6/26/1975, ink on paper, 23-5/8 x 17-7/8" (60 x 44.8 cm), paper 29-7/8" × 23-3/4" × 1-1/8" (75.9 cm × 60.3 cm × 2.9 cm), framed
Available
$25,000 USD
Lucas Samaras,
Small Word Drawing #26,
1975
June 17, 1975; July 25, 1975, ink on paper, 15 x 11" (31.8 x 27.9 cm) paper 21" × 16-5/8" × 1" (53.3 cm × 42.2 cm × 2.5 cm) frames
Available
$25,000 USD
Lucas Samaras,
The Amateur,
1985
April 15, 1985, acrylic on canvas, 36 x 24" (91.4 x 61 cm) 40-1/2" × 28-1/2" × 1-3/4" (102.9 cm × 72.4 cm × 4.4 cm), frame
Available
$150,000 USD
Lucas Samaras,
Untitled #4,
1973
1973, acrylic on canvas, 29-1/2" × 23-3/4" × 1/8" (74.9 cm × 60.3 cm × 0.3 cm)
Available
$90,000 USD
Lucas Samaras,
Reconstruction #13,
1977
1977, sewn fabrics, 8' 7" x 9' (261.6 x 274.3 cm)
Available
$350,000 USD
Lucas Samaras,
Mosaic Painting #6,
1991
March 30, 1991, acrylic on canvas board, 44" x 31-1/4" (111.8 cm x 79.4 cm)
Available
$250,000 USD
Lucas Samaras,
Mosaic Painting #4,
1992
May 20, 1992, acrylic on canvas board, 54-1/2 x 24-3/4" (138.4 x 62.9 cm)
Available
$75,000 USD
Lucas Samaras,
Mosaic Painting #7,
1992
June 15, 1992, acrylic on canvas board, 59 x 32-1/2" (149.9 x 82.6 cm)
Available
$75,000 USD
Lucas Samaras,
Mosaic Painting #32,
1992
May 17, 1992, acrylic on canvas, 34-1/8 x 46-1/4" (86.7 x 117.5 cm)
Available
$250,000 USD
Lucas Samaras,
Untitled (Split),
1973
1973, Polaroid photograph assemblage, 4-1/4" x 3-3/8
Available
$30,000 USD
Lucas Samaras,
Untitled (split)
1969-71, Polaroid photograph assemblage, 4-1/4" x 3-3/8" (10.8 cm x 8.6 cm)
Available
$30,000 USD
Lucas Samaras,
Panorama, 11/1/84,
1984
1984, color Polaroid assemblage, overall image, 23-3/4" × 8-5/8" (60.3 cm × 21.9 cm) overall paper, 25-1/8" × 11" (63.8 cm × 27.9 cm)
Available
$50,000 USD
Lucas Samaras,
Panorama,
1983
January 30, 1983, Polaroid Polacolor II assemblage, 20-3/8" × 13-3/16" (51.8 cm × 33.5 cm)
Available
$50,000 USD
Lucas Samaras,
Panorama,
1984
October 23, 1984, Polaroid Polacolor II assemblage, 13" x 22-1/2" (33 cm x 57.2 cm), overall image 14-1/8" x 23-3/8" (35.9 cm x 59.4 cm), overall paper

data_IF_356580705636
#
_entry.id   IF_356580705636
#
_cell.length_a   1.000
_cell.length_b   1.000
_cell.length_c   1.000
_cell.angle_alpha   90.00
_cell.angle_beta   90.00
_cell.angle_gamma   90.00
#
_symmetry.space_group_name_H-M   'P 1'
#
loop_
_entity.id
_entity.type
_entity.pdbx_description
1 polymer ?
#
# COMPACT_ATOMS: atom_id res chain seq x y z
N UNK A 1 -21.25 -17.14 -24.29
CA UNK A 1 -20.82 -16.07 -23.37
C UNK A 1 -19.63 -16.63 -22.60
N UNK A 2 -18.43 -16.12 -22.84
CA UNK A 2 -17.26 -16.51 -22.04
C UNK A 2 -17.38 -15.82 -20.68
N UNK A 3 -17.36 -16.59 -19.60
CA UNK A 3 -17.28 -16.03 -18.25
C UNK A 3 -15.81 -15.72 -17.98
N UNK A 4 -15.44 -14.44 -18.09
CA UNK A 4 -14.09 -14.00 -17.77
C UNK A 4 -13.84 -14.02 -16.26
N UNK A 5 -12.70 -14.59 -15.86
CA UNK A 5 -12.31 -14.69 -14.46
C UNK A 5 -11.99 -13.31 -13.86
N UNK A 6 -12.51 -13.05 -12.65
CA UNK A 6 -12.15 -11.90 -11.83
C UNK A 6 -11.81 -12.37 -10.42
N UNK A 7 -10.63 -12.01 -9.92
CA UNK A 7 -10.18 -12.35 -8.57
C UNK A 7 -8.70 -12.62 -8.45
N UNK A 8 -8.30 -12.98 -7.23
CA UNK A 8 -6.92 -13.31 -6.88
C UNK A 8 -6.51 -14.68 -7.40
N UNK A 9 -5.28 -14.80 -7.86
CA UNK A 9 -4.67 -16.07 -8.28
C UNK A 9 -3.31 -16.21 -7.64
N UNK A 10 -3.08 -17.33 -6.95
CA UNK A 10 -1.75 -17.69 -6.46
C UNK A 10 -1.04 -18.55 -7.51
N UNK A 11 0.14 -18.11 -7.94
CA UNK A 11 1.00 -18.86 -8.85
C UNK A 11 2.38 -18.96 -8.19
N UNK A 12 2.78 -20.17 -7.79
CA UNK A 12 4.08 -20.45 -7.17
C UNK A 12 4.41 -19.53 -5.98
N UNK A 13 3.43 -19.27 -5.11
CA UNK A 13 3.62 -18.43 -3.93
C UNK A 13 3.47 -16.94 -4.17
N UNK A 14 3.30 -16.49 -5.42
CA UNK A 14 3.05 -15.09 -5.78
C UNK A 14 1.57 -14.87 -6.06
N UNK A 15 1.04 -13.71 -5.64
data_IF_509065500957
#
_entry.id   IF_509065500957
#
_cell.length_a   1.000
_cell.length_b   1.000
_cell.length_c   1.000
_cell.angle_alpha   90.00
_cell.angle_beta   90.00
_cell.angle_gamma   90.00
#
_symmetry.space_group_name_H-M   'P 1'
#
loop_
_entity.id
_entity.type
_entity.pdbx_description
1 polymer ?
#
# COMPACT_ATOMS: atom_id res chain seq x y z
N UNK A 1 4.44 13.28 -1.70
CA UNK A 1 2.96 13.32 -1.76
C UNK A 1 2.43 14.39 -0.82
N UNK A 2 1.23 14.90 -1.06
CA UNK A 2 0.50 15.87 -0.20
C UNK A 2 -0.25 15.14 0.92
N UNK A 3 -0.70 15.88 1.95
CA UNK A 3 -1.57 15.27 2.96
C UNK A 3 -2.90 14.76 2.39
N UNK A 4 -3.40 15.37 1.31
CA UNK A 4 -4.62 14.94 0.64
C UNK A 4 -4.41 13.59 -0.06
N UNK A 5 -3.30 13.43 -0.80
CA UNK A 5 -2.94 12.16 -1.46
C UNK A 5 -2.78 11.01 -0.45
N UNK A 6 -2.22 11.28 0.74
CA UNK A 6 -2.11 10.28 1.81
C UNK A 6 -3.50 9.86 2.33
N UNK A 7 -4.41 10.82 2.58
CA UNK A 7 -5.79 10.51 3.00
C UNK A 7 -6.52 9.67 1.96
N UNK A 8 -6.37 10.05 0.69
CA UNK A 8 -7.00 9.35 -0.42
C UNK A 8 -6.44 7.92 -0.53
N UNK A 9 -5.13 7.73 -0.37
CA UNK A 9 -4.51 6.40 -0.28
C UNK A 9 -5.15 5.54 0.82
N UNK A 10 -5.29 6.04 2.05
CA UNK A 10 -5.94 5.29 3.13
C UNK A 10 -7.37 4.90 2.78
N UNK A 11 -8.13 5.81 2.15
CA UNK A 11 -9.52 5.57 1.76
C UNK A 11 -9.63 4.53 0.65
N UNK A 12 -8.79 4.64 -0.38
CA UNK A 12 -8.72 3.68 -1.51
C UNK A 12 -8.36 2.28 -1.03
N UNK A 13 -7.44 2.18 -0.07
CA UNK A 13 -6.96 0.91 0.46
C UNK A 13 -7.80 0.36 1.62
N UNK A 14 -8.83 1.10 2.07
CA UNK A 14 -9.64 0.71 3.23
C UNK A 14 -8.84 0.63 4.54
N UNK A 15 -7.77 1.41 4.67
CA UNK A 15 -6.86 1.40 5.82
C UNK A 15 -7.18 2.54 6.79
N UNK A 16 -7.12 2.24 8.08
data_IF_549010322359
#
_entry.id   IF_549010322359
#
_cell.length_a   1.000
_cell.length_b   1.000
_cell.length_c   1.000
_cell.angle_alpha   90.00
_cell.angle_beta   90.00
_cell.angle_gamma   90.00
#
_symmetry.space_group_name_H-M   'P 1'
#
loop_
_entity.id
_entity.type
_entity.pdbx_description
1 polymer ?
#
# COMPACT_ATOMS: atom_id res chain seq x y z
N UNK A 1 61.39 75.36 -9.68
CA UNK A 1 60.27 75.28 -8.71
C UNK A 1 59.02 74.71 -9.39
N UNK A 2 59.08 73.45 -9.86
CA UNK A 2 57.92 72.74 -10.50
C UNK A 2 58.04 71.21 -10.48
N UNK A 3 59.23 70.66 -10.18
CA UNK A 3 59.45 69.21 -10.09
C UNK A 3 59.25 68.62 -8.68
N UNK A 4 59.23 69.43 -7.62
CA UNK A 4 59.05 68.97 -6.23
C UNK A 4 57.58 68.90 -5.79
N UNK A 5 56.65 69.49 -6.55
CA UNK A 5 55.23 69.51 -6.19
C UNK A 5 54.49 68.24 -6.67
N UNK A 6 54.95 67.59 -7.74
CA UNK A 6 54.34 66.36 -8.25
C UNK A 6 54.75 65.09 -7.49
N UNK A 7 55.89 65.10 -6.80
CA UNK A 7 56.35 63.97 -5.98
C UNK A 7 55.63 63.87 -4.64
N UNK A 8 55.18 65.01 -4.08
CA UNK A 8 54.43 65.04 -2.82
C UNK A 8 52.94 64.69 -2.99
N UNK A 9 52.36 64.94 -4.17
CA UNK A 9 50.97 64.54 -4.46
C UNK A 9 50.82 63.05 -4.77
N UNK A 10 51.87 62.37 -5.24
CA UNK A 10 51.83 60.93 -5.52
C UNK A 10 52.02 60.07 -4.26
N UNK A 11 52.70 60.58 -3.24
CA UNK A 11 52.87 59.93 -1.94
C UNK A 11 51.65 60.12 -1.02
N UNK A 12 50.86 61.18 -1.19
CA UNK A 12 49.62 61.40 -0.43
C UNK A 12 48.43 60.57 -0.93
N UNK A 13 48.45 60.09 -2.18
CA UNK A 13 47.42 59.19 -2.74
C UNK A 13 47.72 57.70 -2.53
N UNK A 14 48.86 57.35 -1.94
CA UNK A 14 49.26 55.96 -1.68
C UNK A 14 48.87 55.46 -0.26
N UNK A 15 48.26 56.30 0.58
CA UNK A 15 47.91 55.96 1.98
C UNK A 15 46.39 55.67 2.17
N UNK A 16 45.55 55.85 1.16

Available
$50,000 USD
Lucas Samaras,
Untitled,
2008
2008-2020, pure pigment on paper, 14" × 14" (35.6 cm × 35.6 cm), paper
Available
$12,000 USD
Lucas Samaras,
Chair Transformation #9,
1969
1969-70, acrylic on wood, 40" x 25" x 25" (101.6 cm x 63.5 cm x 63.5 cm)
Available
$475,000 USD
Lucas Samaras,
Large Word Drawing #32,
1975
6/26/1975, ink on paper, 23-5/8 x 17-7/8" (60 x 44.8 cm), paper 29-7/8" × 23-3/4" × 1-1/8" (75.9 cm × 60.3 cm × 2.9 cm), framed
Available
$25,000 USD
Lucas Samaras,
Chair with Figures #28,
1981
June 3, 1981, pastel on paper, 17 x 11-1/2" (43.2 x 29.2 cm)
Available
$45,000 USD
Lucas Samaras,
Chair with Figures #11,
1981
May 30, 1981, pastel on paper, 17 x 11-1/2" (43.2 x 29.2 cm)
Available
$45,000 USD
Lucas Samaras,
Box #78,
1972
1972, mixed media, 13-7/8" × 13-3/8" × 17-3/4" (35.2 cm × 34 cm × 45.1 cm), open; 8-3/8" × 13-3/8" × 14-1/2" (21.3 cm × 34 cm × 36.8 cm), closed
Unavailable
$500,000 USD
Lucas Samaras,
AutoPolaroids,
1969
1969-71, twelve gelatin silver transfer prints (Polaroid film) with hand-applied ink, 2-7/8" × 3-3/4" (7.3 cm × 9.5 cm), each
Available
$140,000 USD
Lucas Samaras,
AutoPolaroid,
1971
1971, Polaroid photograph with hand-applied ink, 2-7/8" × 3-3/4" (7.3 cm × 9.5 cm)
Available
$30,000 USD
Lucas Samaras,
Figure,
1978
June 29, 1978, Polaroid Polacolor II photograph, 9-1/2" x 7-1/2" (24.1 cm x 19.1 cm), image 10-7/8" x 8-1/2" (27.6 cm x 21.6 cm), paper
Available
$25,000 USD
Lucas Samaras,
XYZ 0817 (Chinoiserie),
2012
2012/2021, non-fungible token
Sold
$20,000 USD
Lucas Samaras,
XYZ 0819 (Chinoiserie),
2012
2012/2021, non-fungible token
Sold
$20,000 USD
Lucas Samaras,
XYZ 0810 (Chinoiserie),
2012
2012/2021, non-fungible token
Reserved
$20,000 USD
To inquire about any of the works featured in this presentation, please email us at inquiries@pacegallery.com.